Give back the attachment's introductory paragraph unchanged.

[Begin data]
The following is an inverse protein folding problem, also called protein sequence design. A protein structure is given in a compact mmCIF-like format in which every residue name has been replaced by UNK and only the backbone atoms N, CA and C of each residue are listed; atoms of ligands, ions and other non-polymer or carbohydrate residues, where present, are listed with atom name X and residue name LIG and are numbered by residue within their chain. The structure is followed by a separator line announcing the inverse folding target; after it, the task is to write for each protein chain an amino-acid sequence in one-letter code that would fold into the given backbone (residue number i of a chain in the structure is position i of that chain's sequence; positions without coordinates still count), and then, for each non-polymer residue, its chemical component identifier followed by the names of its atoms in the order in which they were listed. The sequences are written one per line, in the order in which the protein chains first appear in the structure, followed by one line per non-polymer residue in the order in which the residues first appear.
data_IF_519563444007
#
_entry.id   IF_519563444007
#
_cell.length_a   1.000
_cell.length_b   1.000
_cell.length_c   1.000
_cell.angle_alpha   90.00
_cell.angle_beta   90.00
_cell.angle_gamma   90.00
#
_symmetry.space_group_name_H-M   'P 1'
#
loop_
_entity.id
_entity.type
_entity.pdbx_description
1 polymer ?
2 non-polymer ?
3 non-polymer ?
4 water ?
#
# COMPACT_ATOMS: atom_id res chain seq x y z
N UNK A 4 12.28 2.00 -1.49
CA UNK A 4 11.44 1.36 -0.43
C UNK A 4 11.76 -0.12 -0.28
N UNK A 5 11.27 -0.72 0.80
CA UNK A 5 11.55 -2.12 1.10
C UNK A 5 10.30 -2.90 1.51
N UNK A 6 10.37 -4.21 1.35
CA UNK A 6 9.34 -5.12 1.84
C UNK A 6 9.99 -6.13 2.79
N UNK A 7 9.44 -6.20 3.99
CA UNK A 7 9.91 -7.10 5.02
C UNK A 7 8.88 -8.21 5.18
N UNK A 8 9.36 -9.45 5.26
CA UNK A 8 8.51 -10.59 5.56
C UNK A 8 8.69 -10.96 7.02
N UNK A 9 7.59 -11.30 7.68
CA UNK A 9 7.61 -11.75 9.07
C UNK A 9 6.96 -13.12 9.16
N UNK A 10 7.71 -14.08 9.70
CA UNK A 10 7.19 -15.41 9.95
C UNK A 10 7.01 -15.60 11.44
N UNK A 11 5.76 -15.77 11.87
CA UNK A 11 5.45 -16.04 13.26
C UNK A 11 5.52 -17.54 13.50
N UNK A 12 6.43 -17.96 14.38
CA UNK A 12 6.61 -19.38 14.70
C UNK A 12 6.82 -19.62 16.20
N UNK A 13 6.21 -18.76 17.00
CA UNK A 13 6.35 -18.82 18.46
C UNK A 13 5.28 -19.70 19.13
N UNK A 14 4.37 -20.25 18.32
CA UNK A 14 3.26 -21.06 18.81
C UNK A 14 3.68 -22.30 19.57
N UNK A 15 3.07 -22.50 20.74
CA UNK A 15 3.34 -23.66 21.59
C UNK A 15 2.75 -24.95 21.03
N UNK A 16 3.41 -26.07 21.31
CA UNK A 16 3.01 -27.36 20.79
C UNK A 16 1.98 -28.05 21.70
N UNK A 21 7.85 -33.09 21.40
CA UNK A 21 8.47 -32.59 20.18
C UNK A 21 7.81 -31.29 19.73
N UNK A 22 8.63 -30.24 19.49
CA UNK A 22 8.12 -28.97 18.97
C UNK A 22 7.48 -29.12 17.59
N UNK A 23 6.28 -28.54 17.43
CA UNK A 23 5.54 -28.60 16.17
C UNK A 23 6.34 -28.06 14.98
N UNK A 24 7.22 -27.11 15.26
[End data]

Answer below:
The following is an inverse protein folding problem, also called protein sequence design. A protein structure is given in a compact mmCIF-like format in which every residue name has been replaced by UNK and only the backbone atoms N, CA and C of each residue are listed; atoms of ligands, ions and other non-polymer or carbohydrate residues, where present, are listed with atom name X and residue name LIG and are numbered by residue within their chain. The structure is followed by a separator line announcing the inverse folding target; after it, the task is to write for each protein chain an amino-acid sequence in one-letter code that would fold into the given backbone (residue number i of a chain in the structure is position i of that chain's sequence; positions without coordinates still count), and then, for each non-polymer residue, its chemical component identifier followed by the names of its atoms in the order in which they were listed. The sequences are written one per line, in the order in which the protein chains first appear in the structure, followed by one line per non-polymer residue in the order in which the residues first appear.